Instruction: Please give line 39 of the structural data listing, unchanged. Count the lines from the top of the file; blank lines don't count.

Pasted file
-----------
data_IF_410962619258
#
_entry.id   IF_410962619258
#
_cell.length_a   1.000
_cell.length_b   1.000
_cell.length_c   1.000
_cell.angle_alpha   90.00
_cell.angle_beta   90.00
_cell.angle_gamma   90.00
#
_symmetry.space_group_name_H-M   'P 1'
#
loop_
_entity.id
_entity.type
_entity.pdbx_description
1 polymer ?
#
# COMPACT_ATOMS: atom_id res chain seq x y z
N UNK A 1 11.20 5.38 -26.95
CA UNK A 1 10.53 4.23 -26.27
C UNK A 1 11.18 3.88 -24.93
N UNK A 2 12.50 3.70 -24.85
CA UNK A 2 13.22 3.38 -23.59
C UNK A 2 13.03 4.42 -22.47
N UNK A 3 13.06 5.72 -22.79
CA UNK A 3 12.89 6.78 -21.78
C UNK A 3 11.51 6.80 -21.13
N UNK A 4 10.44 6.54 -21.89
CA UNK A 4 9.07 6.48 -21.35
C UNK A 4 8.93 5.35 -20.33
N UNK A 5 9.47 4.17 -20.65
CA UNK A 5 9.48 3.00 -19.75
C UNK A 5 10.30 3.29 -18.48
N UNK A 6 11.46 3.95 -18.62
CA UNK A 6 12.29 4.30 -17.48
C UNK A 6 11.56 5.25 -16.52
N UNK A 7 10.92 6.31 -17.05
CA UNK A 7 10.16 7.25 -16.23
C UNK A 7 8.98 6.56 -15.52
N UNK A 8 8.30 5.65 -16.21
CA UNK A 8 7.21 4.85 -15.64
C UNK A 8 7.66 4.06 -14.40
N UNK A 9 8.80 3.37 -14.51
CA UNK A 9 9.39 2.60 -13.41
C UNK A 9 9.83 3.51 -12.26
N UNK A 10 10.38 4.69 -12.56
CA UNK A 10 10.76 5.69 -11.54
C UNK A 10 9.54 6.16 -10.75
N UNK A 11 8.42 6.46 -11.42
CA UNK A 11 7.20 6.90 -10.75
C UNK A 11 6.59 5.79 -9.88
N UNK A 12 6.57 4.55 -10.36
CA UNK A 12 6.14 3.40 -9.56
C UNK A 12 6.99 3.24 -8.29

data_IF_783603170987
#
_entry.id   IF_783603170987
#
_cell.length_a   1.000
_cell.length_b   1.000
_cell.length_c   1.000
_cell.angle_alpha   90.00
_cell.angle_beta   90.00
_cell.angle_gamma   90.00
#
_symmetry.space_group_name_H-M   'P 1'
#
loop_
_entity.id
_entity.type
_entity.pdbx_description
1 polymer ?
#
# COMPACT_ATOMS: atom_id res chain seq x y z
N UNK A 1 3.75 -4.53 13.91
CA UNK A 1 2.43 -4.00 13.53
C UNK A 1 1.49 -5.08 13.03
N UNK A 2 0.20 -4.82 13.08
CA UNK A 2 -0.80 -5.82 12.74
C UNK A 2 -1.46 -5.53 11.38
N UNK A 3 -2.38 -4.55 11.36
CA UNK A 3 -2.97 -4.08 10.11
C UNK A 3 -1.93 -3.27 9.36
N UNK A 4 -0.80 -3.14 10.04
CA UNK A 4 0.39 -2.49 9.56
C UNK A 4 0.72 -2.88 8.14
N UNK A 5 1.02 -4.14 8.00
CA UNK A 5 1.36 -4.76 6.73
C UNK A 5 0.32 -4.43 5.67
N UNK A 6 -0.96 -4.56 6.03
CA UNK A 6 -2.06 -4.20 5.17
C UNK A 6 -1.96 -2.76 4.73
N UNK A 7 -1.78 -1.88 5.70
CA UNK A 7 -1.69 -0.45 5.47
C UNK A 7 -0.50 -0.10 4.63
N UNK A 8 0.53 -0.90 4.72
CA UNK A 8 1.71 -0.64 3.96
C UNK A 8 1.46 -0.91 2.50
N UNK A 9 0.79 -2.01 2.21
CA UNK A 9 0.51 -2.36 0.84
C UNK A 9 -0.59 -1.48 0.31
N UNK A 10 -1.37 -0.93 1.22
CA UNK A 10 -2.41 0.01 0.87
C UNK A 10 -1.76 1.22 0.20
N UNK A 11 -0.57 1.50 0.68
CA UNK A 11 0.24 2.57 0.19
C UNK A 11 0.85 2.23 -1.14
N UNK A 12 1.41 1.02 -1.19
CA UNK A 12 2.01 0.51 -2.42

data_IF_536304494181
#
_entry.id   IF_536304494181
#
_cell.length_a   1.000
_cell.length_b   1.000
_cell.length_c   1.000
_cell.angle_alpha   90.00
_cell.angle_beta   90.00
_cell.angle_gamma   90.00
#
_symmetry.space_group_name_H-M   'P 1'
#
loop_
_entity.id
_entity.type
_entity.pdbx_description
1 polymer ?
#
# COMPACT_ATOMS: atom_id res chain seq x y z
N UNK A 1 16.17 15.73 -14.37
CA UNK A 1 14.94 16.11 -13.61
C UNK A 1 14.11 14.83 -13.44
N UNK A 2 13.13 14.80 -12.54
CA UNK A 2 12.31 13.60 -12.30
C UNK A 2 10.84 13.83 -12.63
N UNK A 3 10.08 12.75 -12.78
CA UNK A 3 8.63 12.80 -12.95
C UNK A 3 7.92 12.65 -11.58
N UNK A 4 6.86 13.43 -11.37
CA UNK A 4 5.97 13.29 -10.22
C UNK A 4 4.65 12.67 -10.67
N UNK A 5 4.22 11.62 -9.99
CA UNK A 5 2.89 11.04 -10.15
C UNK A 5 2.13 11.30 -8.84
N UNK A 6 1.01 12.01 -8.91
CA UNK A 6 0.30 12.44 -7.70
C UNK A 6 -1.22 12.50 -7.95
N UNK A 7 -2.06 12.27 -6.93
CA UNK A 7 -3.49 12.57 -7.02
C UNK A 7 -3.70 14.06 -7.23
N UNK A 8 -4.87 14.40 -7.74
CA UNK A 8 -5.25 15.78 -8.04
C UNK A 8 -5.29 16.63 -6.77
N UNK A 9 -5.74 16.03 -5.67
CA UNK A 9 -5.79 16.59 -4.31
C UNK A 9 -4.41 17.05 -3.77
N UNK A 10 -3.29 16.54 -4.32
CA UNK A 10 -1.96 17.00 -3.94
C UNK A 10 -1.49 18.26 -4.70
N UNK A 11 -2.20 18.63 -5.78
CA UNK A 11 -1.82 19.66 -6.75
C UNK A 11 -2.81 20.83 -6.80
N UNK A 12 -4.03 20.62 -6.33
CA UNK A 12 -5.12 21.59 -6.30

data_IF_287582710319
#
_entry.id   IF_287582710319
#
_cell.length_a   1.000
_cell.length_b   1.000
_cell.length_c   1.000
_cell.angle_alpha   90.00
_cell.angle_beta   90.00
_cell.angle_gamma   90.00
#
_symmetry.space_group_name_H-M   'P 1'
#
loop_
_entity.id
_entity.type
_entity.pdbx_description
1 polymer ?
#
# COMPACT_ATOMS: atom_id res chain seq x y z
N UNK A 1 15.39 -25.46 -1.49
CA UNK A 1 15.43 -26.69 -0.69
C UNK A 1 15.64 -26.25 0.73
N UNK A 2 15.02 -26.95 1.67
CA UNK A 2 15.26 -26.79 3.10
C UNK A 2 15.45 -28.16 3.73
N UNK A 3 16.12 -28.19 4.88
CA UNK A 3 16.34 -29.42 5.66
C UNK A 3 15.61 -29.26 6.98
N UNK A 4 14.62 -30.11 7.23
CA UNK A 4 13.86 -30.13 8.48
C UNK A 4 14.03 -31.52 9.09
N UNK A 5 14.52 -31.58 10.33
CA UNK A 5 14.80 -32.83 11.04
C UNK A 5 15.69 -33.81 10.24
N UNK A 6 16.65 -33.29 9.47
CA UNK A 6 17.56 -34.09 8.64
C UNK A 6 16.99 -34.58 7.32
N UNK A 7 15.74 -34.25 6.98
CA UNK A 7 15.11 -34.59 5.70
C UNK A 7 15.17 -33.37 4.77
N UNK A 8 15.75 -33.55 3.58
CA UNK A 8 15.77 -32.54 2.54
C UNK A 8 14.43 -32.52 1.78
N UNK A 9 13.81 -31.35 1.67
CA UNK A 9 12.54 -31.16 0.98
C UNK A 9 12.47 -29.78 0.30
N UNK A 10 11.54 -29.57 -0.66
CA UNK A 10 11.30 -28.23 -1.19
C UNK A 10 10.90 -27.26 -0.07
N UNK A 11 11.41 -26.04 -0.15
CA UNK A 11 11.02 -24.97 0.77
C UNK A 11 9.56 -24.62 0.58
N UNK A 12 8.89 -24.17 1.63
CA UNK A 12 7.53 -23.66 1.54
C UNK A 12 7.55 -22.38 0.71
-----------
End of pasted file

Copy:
N UNK A 7 10.92 6.31 -17.05